Recently space scientists have detected a giant, unexplained mass of metal under a crater that covers nearly a quarter of the moon’s surface. It is leaving scientists, and the rest of the world, intrigued but baffled. Here’s what we know.

Incredible facts about the find

The mass of metal was found by researchers at Baylor University using two sets of detailed data from NASA missions. The analysis places the mass on the South Pole-Aitken Basin, an enormous crater that covers nearly 25 percent of our moon’s surface. The mass is said to be five times larger than the Big Island of Hawaii, larger than Denmark, and estimated to weigh 4.8 quintillion pounds. That’s enough to cause a significant gravitational anomaly in the area of the mass. In addition, the mass is so large that it is depressing the floor of the basin downward by 800 meters, about ten percent of its total depth.

Theories on what caused the mass

While researchers aren’t quite sure what caused the metal to be there, they have a few working theories. The first is that it is the result of an asteroid collision that could have formed the basin about four billion years ago. Under just the right conditions, metal from the asteroid could remain below the lunar surface but well above the moon’s core, just where scientists discovered this mass. Some computer simulations support this theory.

The second series of events that could explain the metal has to do with what the moon was like in its earliest stages of formation. At that point, the moon was believed to be molten hot with areas of magma and a high concentration of titanium oxides. When the magma cooled, these oxides converted to a metal that would have had a significant mass, just like what Baylor’s researchers have identified. One problem with this theory, however, is explaining just how the oxides would have become concentrated in the Aitken Basin. No one is quite sure how that could have happened.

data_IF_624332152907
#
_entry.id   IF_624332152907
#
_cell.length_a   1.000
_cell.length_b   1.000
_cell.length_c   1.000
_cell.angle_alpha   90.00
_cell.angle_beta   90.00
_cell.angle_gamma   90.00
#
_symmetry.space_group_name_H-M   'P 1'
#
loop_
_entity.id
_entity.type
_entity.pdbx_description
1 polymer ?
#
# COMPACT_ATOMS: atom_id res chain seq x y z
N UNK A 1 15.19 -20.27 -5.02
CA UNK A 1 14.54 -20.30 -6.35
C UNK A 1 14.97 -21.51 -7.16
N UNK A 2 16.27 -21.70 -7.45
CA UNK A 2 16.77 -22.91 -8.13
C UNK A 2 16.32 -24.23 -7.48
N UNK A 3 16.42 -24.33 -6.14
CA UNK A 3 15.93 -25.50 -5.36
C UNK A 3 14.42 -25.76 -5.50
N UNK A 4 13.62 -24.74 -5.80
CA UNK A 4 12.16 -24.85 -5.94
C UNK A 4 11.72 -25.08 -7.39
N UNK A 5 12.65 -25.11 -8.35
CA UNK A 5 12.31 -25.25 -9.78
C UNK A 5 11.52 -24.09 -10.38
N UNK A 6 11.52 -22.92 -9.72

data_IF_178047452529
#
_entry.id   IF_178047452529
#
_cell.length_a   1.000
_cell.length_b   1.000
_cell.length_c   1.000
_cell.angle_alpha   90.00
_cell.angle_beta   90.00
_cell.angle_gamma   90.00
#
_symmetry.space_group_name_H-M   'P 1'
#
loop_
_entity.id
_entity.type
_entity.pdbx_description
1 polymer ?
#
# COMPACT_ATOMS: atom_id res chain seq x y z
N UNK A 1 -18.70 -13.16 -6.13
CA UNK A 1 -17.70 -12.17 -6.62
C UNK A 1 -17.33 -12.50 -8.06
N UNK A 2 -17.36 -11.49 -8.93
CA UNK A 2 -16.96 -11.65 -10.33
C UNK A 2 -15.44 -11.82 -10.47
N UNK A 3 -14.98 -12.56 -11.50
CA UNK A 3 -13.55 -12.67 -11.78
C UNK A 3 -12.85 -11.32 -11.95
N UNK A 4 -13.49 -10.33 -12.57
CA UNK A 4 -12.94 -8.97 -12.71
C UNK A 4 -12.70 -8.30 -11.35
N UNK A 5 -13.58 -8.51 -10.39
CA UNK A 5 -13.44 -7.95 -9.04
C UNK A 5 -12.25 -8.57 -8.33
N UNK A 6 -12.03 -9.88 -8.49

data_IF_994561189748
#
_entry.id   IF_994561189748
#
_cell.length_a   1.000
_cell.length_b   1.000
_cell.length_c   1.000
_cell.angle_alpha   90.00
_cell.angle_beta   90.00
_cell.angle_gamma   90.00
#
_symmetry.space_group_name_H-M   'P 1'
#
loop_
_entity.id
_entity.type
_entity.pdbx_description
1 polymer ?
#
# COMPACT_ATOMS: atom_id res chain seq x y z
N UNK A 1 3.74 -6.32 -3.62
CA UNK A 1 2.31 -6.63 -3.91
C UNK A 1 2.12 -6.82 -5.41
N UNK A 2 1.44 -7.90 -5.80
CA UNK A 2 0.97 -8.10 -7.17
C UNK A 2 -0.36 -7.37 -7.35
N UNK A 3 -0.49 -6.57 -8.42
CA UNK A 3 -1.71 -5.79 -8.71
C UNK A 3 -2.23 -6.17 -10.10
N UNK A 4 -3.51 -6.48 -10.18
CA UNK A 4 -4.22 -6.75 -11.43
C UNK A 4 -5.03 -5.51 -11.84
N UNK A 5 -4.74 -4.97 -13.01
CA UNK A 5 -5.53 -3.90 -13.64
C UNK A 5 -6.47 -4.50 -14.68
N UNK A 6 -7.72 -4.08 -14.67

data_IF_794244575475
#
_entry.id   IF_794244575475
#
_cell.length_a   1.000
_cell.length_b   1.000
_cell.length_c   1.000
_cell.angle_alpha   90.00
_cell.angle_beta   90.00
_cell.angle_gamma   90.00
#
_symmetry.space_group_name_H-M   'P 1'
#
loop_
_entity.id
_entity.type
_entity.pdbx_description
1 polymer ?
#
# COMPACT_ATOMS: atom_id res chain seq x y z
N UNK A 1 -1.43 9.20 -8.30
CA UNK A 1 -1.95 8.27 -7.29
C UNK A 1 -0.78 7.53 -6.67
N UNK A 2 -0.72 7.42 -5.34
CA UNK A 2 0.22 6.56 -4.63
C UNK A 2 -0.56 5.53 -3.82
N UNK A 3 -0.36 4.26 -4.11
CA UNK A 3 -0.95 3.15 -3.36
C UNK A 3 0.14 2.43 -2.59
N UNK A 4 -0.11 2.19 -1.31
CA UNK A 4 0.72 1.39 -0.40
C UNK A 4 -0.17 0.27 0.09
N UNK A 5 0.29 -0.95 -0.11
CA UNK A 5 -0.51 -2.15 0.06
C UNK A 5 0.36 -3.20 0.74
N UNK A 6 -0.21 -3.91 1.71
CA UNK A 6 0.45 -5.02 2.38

As the discovery of the metal mass was first announced, many people wondered if it might have alien origins. That’s one theory you can safely rule out. According to scientists, one of the other two scenarios offers a much more likely explanation.

Learning more about the moon

This incredible find is stoking scientists’ appetite to continue to learn more about the moon and how it was formed. A lot of the learning can start at the Aitken Basin, which, at 1550 miles across, is the largest known impact crater in our solar system. There’s a treasure trove of information that can help researchers understand what the moon consists of and how it was formed.

The discovery of the mass itself is helping researchers to develop new theories about Earth’s satellite. For starters, it suggests that the moon’s core is dense enough to prevent objects from sinking into it, even objects that are as heavy as the metal mass just identified. It also suggests that the moon may have lost quite a bit of its temperature over time.

There may be a lot of future opportunities for humans to deepen their knowledge of the moon. China has landed its Yutu2 moon rover on the far side of the moon and American efforts to make a return visit to our nearest space neighbor are heating up. Those visits will undoubtedly result in significant amounts of moon samples and data that can be compared to this and other studies. As it turns out, humans may be heading into a new and exciting frontier for gaining knowledge of our nearest space neighbor.